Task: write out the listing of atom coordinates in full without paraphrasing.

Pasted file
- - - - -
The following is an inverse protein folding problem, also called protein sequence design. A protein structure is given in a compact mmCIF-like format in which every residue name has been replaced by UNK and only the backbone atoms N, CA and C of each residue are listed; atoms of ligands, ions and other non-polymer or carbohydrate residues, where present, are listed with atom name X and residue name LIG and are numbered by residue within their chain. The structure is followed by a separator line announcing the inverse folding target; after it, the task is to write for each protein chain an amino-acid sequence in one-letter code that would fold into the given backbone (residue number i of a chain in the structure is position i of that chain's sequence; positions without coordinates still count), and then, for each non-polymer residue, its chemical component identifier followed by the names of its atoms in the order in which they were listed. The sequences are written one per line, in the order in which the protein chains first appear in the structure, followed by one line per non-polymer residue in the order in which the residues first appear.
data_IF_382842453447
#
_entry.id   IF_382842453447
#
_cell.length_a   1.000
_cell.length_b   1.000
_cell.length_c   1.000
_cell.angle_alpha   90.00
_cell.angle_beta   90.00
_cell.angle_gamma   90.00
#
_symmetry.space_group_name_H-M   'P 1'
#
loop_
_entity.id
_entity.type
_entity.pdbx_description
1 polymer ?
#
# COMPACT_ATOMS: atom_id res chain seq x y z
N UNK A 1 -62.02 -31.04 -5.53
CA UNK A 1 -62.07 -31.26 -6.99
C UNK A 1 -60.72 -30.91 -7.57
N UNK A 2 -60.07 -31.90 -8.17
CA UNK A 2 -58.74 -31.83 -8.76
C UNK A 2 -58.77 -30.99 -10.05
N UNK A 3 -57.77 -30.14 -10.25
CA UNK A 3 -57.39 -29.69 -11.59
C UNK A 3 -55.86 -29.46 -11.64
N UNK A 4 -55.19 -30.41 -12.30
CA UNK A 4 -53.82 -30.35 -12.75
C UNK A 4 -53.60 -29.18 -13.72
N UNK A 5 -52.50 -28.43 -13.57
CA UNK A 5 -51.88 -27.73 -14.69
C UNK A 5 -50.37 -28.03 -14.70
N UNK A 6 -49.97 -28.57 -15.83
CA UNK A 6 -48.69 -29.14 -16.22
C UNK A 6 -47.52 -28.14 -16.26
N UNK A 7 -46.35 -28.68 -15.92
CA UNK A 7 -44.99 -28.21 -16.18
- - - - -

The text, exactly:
The following is an inverse protein folding problem, also called protein sequence design. A protein structure is given in a compact mmCIF-like format in which every residue name has been replaced by UNK and only the backbone atoms N, CA and C of each residue are listed; atoms of ligands, ions and other non-polymer or carbohydrate residues, where present, are listed with atom name X and residue name LIG and are numbered by residue within their chain. The structure is followed by a separator line announcing the inverse folding target; after it, the task is to write for each protein chain an amino-acid sequence in one-letter code that would fold into the given backbone (residue number i of a chain in the structure is position i of that chain's sequence; positions without coordinates still count), and then, for each non-polymer residue, its chemical component identifier followed by the names of its atoms in the order in which they were listed. The sequences are written one per line, in the order in which the protein chains first appear in the structure, followed by one line per non-polymer residue in the order in which the residues first appear.
data_IF_382842453447
#
_entry.id   IF_382842453447
#
_cell.length_a   1.000
_cell.length_b   1.000
_cell.length_c   1.000
_cell.angle_alpha   90.00
_cell.angle_beta   90.00
_cell.angle_gamma   90.00
#
_symmetry.space_group_name_H-M   'P 1'
#
loop_
_entity.id
_entity.type
_entity.pdbx_description
1 polymer ?
#
# COMPACT_ATOMS: atom_id res chain seq x y z
N UNK A 1 -62.02 -31.04 -5.53
CA UNK A 1 -62.07 -31.26 -6.99
C UNK A 1 -60.72 -30.91 -7.57
N UNK A 2 -60.07 -31.90 -8.17
CA UNK A 2 -58.74 -31.83 -8.76
C UNK A 2 -58.77 -30.99 -10.05
N UNK A 3 -57.77 -30.14 -10.25
CA UNK A 3 -57.39 -29.69 -11.59
C UNK A 3 -55.86 -29.46 -11.64
N UNK A 4 -55.19 -30.41 -12.30
CA UNK A 4 -53.82 -30.35 -12.75
C UNK A 4 -53.60 -29.18 -13.72
N UNK A 5 -52.50 -28.43 -13.57
CA UNK A 5 -51.88 -27.73 -14.69
C UNK A 5 -50.37 -28.03 -14.70
N UNK A 6 -49.97 -28.57 -15.83
CA UNK A 6 -48.69 -29.14 -16.22
C UNK A 6 -47.52 -28.14 -16.26
N UNK A 7 -46.35 -28.68 -15.92
CA UNK A 7 -44.99 -28.21 -16.18